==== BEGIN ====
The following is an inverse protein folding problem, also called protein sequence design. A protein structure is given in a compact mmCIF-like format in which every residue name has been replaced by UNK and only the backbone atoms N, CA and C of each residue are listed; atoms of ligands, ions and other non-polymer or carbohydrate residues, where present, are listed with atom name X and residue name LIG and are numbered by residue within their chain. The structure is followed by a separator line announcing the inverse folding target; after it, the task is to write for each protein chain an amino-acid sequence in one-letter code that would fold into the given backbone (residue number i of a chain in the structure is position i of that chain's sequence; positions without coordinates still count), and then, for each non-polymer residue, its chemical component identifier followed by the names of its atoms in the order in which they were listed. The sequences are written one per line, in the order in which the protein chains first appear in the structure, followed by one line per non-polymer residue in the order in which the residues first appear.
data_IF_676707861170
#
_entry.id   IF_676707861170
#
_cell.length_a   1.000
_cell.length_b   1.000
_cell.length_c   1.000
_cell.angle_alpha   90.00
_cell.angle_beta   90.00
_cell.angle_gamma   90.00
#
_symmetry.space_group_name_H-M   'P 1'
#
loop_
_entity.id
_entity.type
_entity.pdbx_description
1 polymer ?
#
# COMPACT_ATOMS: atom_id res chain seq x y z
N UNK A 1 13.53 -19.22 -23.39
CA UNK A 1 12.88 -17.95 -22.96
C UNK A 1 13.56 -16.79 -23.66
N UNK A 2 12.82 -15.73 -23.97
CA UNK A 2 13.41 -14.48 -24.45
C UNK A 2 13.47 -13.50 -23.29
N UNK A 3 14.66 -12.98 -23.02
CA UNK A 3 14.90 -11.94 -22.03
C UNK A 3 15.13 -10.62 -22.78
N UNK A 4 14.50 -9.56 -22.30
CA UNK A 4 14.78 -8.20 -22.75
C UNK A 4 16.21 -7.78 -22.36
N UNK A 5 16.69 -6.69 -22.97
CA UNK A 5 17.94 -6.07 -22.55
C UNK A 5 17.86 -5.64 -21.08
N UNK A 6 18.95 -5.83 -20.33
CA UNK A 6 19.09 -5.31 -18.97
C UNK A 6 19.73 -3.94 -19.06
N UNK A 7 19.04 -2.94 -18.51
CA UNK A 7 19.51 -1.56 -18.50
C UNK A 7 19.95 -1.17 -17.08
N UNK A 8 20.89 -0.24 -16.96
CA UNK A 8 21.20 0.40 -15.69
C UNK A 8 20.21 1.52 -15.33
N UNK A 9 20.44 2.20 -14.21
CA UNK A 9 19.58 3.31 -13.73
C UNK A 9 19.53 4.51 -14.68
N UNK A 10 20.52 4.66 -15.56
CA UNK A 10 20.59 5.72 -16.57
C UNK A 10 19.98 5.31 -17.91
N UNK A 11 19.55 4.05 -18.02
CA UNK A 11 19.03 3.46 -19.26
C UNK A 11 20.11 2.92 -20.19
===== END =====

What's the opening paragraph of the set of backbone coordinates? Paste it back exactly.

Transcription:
The following is an inverse protein folding problem, also called protein sequence design. A protein structure is given in a compact mmCIF-like format in which every residue name has been replaced by UNK and only the backbone atoms N, CA and C of each residue are listed; atoms of ligands, ions and other non-polymer or carbohydrate residues, where present, are listed with atom name X and residue name LIG and are numbered by residue within their chain. The structure is followed by a separator line announcing the inverse folding target; after it, the task is to write for each protein chain an amino-acid sequence in one-letter code that would fold into the given backbone (residue number i of a chain in the structure is position i of that chain's sequence; positions without coordinates still count), and then, for each non-polymer residue, its chemical component identifier followed by the names of its atoms in the order in which they were listed. The sequences are written one per line, in the order in which the protein chains first appear in the structure, followed by one line per non-polymer residue in the order in which the residues first appear.